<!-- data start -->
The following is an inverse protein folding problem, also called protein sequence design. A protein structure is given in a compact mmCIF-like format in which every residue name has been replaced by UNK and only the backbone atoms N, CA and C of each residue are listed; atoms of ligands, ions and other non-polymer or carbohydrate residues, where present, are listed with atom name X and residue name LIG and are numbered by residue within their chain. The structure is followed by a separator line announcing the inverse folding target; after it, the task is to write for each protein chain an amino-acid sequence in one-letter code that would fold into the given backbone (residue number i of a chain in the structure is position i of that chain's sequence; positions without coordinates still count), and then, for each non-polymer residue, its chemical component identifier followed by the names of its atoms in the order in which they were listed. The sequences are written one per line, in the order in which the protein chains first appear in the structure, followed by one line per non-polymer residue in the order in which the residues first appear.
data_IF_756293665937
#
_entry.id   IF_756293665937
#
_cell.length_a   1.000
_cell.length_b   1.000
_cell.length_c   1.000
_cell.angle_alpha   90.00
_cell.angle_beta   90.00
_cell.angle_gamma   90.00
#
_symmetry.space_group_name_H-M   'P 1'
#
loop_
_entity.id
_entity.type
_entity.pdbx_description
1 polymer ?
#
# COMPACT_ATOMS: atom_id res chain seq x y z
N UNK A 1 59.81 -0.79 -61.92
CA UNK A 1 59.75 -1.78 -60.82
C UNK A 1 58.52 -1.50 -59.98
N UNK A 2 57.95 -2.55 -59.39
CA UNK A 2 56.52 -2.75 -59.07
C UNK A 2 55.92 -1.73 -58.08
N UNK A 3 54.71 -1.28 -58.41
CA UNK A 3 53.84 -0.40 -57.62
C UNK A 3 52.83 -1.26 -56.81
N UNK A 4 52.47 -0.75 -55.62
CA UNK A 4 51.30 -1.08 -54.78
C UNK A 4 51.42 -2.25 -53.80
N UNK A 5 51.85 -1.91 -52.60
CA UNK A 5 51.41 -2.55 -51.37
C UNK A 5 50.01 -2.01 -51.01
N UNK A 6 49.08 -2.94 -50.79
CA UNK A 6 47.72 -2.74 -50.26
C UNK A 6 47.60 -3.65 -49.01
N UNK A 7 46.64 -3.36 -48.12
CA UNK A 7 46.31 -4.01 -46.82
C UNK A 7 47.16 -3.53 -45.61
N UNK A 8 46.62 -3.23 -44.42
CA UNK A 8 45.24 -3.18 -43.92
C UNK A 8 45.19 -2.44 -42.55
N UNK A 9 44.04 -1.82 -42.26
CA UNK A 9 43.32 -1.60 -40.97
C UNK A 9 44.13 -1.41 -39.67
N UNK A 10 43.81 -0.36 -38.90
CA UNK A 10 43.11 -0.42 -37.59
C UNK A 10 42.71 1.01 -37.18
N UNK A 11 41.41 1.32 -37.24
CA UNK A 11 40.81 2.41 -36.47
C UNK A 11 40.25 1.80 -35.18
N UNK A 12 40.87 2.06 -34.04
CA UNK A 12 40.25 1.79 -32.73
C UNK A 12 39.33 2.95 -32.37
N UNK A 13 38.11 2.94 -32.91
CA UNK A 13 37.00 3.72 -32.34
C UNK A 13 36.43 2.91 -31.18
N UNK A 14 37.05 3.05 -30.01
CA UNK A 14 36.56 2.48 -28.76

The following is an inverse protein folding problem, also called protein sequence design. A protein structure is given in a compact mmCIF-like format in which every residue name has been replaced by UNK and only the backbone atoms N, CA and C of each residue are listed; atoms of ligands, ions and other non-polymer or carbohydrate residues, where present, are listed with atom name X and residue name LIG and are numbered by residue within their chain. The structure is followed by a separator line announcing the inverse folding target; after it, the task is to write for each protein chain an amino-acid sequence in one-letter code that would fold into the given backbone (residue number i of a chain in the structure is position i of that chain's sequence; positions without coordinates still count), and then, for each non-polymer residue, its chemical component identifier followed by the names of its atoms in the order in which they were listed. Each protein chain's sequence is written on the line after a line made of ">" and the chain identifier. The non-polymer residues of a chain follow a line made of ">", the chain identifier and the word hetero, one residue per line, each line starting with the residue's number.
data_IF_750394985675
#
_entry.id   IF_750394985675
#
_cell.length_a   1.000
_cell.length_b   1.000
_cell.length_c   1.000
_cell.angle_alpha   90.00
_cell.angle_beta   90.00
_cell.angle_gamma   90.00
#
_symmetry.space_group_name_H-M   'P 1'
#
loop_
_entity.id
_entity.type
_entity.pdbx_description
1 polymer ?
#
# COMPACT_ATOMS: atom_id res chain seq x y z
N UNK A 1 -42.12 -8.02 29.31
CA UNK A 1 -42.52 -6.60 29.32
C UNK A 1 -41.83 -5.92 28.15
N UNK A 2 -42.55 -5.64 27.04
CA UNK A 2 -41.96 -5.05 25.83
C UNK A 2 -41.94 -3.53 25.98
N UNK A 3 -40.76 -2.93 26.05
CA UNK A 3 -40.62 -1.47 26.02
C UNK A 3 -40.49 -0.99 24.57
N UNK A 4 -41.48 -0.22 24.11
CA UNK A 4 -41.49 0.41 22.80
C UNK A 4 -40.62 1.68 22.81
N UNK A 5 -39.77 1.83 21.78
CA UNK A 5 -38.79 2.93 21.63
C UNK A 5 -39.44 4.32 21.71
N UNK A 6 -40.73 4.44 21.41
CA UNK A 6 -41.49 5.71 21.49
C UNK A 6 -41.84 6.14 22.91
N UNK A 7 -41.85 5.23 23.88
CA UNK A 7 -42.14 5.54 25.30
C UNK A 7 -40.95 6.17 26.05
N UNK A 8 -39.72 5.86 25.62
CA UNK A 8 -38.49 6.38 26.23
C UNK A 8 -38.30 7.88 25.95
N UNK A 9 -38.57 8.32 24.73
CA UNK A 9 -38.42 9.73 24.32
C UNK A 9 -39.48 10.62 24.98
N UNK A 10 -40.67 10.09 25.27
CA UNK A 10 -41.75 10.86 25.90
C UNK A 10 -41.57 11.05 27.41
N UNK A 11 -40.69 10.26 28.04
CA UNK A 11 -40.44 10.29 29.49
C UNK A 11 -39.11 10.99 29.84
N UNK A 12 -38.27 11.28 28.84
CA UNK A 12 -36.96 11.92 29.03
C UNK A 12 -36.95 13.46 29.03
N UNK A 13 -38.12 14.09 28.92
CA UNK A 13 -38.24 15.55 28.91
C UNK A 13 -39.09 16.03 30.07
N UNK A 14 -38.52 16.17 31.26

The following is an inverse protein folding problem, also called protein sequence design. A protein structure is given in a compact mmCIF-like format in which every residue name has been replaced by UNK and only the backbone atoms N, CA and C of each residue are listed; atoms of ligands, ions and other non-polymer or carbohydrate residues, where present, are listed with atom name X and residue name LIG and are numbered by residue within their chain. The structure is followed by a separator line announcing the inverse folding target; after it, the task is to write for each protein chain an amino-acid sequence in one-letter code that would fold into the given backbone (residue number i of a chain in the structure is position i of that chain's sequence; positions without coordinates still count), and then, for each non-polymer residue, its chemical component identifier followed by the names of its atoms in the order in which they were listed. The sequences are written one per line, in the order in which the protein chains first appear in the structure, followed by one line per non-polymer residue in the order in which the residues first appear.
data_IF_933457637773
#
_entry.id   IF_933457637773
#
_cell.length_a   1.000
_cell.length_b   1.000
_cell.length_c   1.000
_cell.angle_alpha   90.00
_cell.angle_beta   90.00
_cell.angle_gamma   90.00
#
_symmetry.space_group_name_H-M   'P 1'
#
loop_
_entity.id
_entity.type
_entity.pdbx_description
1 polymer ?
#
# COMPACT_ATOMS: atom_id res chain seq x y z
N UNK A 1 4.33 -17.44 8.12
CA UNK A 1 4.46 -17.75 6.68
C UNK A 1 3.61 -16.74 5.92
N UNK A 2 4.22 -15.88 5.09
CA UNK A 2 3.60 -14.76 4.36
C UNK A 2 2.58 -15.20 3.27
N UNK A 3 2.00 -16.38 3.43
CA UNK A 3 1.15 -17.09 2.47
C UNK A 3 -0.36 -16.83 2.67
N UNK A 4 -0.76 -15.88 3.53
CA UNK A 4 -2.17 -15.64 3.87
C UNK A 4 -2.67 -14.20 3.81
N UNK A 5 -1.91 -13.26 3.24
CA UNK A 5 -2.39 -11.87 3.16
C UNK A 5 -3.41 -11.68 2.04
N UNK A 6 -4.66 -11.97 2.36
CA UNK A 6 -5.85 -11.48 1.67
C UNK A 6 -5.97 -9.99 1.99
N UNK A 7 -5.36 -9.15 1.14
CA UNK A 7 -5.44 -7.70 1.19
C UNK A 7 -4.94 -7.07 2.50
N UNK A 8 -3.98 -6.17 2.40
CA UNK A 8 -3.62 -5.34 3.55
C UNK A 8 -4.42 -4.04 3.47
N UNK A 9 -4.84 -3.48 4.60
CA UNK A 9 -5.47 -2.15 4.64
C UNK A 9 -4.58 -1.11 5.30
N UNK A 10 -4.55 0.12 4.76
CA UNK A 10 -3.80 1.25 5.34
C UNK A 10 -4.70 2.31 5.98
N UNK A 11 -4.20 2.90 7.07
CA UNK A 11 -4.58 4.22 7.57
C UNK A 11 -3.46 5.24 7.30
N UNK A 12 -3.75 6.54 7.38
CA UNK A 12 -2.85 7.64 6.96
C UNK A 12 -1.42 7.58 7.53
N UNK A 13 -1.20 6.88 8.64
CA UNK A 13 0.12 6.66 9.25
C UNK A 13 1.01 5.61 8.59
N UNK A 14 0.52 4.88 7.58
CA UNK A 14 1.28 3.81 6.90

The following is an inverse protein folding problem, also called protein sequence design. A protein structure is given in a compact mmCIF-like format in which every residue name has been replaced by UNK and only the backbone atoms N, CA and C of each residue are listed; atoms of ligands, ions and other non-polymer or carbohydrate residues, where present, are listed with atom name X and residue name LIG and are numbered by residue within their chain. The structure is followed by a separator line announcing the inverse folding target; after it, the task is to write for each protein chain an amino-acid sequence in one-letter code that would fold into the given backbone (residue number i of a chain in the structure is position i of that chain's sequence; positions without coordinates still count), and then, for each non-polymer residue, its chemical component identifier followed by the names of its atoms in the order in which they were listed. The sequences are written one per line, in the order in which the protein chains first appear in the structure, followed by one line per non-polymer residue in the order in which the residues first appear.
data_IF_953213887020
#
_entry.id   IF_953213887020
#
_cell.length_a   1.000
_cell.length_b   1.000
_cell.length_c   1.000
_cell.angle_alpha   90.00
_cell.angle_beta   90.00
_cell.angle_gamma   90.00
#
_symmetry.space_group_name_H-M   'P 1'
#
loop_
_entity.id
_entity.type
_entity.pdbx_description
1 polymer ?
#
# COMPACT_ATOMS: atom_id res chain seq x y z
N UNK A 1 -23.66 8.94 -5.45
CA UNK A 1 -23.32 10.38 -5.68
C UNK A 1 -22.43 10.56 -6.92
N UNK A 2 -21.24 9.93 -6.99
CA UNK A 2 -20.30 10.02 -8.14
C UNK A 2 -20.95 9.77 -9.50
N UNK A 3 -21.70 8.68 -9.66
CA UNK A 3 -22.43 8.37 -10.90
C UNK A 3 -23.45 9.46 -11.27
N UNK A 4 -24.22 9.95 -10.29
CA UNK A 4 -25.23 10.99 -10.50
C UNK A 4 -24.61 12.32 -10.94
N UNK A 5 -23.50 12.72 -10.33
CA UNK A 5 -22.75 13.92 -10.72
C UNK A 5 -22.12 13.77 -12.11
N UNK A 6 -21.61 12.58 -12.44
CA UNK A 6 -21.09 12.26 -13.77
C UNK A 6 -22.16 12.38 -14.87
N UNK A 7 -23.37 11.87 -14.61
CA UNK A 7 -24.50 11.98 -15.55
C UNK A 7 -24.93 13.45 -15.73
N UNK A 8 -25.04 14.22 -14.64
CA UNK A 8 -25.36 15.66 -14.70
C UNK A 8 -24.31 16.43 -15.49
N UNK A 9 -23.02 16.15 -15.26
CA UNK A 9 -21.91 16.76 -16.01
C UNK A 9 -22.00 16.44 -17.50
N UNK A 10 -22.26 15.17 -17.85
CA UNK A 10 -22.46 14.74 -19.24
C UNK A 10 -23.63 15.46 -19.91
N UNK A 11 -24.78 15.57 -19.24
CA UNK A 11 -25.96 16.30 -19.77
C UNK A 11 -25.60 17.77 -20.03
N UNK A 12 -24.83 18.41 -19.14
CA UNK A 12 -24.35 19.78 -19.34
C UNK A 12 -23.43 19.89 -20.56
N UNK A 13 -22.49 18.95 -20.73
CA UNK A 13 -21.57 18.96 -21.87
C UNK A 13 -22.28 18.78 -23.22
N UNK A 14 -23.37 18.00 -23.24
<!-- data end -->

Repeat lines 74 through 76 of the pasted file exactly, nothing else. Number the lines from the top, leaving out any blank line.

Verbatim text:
#
_symmetry.space_group_name_H-M   'P 1'
#